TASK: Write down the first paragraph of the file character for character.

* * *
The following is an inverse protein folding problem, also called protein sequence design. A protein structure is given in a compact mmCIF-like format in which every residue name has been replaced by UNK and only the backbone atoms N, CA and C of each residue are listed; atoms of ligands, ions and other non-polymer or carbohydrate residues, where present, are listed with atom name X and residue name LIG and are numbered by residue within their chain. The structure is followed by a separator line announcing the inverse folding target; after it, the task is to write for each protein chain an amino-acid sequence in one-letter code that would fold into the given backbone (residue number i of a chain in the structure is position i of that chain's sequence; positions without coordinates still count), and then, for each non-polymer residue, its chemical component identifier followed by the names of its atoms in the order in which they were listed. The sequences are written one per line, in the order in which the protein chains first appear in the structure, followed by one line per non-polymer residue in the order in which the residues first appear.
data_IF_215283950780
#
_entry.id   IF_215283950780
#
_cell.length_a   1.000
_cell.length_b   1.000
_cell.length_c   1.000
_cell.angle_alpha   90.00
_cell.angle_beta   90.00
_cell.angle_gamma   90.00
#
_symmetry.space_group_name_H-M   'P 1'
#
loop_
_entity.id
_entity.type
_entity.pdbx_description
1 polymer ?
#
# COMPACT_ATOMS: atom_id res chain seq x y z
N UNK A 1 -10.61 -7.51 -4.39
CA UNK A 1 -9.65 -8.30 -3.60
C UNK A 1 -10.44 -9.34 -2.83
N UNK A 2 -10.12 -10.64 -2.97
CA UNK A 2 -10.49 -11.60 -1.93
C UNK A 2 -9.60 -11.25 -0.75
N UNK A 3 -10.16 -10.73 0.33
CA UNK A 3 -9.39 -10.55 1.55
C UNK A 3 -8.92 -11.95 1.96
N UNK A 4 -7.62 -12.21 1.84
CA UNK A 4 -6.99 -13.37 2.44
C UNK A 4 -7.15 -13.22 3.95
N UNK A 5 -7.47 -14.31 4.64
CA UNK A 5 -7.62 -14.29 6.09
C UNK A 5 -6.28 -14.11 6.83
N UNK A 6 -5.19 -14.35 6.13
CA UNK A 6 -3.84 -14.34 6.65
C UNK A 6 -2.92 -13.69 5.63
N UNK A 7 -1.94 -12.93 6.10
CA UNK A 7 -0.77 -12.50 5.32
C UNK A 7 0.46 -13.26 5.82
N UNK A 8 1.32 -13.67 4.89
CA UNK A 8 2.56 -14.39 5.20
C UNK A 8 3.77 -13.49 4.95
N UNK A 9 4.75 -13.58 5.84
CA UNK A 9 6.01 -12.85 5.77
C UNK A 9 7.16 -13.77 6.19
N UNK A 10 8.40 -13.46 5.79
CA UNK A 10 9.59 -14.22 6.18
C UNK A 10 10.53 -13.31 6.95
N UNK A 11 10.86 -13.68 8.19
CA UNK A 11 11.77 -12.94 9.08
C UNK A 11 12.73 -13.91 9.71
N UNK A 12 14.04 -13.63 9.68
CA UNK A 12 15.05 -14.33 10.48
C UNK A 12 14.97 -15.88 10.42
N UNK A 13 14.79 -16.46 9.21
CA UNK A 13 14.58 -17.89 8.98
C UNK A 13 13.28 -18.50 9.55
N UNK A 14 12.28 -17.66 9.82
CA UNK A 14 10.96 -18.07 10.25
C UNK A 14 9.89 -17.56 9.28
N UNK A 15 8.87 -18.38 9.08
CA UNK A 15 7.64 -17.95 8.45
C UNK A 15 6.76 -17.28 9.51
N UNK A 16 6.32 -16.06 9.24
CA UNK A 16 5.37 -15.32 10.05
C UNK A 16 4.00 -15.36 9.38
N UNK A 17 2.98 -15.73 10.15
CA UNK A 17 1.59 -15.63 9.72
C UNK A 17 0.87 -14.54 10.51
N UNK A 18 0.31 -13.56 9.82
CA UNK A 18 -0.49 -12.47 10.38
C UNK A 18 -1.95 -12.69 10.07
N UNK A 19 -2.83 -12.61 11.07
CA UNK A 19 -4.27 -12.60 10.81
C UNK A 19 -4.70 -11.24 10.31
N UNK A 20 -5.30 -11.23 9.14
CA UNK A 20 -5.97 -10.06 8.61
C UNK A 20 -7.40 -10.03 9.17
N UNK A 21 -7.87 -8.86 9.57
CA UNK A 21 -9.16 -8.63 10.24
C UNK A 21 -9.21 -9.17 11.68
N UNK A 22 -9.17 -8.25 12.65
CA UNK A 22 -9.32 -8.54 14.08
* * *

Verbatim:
The following is an inverse protein folding problem, also called protein sequence design. A protein structure is given in a compact mmCIF-like format in which every residue name has been replaced by UNK and only the backbone atoms N, CA and C of each residue are listed; atoms of ligands, ions and other non-polymer or carbohydrate residues, where present, are listed with atom name X and residue name LIG and are numbered by residue within their chain. The structure is followed by a separator line announcing the inverse folding target; after it, the task is to write for each protein chain an amino-acid sequence in one-letter code that would fold into the given backbone (residue number i of a chain in the structure is position i of that chain's sequence; positions without coordinates still count), and then, for each non-polymer residue, its chemical component identifier followed by the names of its atoms in the order in which they were listed. The sequences are written one per line, in the order in which the protein chains first appear in the structure, followed by one line per non-polymer residue in the order in which the residues first appear.